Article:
7/19/2008

The Norns

Name: Urd (Urðr, 'Fate'), Verdandi (Verðandi, 'Necessity') and Skuld (Skuld, 'Being')
Location: Scandinavia
Sphere of influence: Fate
Famous portraits: None contemporary

These three goddesses were part of the dísir, a group of female deities in Norse mythology in Scandinavia before Christianity - not all of them known by name. It is not known how far back this belief goes, and if it was always these three. Some view Urd as the real goddess of fate and the others as additions.

They were said to live in a hall at the roots of the tree of life, Yggdrasil, close to the well of Wyrd (UrðarbUrðarbrunnrted.

According to the belief systems of the Scandinavians each person had a fate created at one's birth and in which the Norns were very active. The Norns twined the threads of life, of one's fate. Their doings shaped what happened to the person, and when you died. There was no going away from the Norns and that makes it easy to have a rather gloomy view of them. We do not know much of how they were viewed by the ancient Scandinavians - apart from how they were described in for example the Poetic Edda.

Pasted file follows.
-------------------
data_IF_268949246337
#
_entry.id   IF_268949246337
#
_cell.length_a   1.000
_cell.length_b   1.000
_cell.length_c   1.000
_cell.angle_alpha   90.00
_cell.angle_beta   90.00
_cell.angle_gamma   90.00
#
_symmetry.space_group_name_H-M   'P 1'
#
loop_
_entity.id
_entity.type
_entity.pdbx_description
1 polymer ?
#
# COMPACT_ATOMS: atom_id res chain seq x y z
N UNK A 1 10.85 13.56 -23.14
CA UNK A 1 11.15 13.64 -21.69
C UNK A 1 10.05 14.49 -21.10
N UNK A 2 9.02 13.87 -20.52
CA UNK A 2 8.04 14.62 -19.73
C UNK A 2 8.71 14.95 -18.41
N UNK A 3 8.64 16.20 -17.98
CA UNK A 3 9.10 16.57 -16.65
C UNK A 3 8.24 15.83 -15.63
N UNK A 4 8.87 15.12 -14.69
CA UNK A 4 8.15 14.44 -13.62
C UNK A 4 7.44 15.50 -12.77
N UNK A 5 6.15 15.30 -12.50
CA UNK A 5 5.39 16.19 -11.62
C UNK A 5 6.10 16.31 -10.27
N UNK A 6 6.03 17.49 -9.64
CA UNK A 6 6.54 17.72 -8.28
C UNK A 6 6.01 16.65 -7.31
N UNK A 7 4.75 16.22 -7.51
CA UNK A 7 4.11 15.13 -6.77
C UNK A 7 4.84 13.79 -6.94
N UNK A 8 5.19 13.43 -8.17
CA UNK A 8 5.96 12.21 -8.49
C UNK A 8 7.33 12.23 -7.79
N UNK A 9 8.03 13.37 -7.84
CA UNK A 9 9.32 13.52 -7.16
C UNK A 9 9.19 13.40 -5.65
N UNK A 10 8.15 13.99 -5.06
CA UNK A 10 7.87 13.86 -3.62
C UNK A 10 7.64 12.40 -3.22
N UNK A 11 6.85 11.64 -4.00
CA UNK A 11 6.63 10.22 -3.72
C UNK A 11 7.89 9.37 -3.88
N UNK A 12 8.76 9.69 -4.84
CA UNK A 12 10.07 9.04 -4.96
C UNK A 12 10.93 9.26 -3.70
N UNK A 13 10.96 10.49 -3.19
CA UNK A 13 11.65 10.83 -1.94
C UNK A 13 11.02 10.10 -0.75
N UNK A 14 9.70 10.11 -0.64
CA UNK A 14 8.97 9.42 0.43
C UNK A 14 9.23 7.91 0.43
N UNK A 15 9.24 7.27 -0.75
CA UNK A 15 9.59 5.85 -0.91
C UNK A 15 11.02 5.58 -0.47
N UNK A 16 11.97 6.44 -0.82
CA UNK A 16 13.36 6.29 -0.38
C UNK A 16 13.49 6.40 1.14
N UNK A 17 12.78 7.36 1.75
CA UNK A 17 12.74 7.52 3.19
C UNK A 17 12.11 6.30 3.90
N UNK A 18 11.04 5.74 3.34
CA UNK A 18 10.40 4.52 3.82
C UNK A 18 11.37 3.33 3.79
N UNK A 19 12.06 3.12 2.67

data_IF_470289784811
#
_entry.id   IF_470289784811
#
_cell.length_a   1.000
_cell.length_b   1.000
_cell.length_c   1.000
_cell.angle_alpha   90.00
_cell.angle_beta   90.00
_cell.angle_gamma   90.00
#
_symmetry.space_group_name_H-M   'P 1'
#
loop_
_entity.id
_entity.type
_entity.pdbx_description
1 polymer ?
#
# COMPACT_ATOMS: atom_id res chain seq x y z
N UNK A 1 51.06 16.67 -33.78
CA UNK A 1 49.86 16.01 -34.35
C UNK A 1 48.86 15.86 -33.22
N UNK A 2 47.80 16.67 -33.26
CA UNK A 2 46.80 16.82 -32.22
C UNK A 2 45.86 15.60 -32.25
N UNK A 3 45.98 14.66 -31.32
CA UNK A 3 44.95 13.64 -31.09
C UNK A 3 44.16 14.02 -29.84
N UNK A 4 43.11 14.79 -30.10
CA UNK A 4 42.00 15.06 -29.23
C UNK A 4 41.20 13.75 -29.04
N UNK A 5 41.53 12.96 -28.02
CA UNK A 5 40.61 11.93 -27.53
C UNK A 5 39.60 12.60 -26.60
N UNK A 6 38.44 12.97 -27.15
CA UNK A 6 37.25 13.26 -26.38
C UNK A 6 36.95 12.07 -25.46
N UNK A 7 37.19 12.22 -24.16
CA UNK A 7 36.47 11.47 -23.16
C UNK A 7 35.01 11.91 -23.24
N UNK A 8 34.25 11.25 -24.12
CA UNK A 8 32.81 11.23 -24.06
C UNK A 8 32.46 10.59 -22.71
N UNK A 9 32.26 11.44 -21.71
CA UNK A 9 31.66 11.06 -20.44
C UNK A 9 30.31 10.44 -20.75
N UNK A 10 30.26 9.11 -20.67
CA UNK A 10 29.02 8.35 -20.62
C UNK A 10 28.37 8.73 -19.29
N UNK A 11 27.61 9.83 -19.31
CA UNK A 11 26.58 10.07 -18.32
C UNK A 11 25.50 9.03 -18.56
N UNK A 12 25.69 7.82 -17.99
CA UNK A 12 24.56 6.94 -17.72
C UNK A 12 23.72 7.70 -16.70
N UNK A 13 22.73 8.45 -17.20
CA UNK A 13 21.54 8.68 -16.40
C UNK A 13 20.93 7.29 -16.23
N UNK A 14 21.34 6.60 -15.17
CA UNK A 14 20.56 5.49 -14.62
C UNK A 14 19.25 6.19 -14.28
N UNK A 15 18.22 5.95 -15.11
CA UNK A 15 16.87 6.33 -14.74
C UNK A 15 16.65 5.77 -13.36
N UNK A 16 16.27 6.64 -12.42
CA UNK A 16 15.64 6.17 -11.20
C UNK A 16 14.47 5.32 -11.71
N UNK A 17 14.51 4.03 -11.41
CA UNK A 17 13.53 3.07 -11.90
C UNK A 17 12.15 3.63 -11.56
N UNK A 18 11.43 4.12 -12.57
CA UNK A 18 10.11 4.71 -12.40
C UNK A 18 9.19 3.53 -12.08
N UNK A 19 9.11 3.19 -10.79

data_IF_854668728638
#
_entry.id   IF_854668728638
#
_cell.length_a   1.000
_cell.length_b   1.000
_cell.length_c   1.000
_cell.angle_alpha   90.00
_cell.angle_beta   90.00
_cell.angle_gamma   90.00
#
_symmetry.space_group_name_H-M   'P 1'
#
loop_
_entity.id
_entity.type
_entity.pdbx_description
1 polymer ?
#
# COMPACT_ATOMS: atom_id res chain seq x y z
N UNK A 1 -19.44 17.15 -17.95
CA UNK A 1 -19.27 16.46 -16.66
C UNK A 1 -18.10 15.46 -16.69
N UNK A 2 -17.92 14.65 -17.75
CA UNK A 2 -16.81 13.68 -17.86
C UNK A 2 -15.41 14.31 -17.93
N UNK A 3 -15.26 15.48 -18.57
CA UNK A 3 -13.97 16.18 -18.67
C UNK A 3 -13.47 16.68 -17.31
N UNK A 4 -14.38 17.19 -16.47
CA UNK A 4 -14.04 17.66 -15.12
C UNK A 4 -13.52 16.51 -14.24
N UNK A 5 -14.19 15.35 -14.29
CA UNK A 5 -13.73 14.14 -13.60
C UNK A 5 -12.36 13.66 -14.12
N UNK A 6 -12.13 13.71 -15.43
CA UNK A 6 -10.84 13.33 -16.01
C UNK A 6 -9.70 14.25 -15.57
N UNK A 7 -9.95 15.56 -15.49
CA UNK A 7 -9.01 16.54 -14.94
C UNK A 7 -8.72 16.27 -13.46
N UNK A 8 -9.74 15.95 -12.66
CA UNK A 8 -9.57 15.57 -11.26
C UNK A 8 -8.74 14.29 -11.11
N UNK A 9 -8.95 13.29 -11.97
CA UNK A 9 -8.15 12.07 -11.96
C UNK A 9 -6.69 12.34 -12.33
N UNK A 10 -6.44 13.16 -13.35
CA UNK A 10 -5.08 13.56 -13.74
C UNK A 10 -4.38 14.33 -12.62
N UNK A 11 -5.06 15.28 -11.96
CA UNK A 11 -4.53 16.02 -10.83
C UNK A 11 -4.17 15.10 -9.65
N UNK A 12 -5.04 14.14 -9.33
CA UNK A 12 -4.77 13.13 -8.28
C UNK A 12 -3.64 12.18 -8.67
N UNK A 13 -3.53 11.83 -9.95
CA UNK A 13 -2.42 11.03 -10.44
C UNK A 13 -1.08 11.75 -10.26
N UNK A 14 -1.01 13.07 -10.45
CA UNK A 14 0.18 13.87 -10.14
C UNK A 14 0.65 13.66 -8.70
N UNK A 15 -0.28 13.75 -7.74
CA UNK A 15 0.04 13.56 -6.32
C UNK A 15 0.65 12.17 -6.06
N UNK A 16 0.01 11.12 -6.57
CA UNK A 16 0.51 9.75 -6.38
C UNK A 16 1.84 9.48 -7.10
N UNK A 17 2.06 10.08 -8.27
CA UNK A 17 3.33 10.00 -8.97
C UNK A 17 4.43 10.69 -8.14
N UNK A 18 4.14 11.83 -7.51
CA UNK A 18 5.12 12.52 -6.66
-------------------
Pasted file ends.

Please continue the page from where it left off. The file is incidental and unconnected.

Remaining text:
They had however other things too, for example they were thought to assist at the birth of children and that each person had his or her own Norn (though not the famous ones then).

The cult of the Norns are a strictly Scandinavian thing, but there are many other European traditions of similar ideas. The English name is Weird or Wyrd sister (weird as in derived from the name Urd and not from the word for 'odd').

There are no known, contemporary pictures of the Norns. The painting here is from the national romanticism of the 19th century. Why Verdandi is painted with wings is not known - it has nothing to do with the mythology in any case.

There is a Japanese manga that uses the Norns called 'Ah, my goddess' about the three of them living in today's world. But due to how Japanese is spelled Verdandi is renamed as Belldandy.

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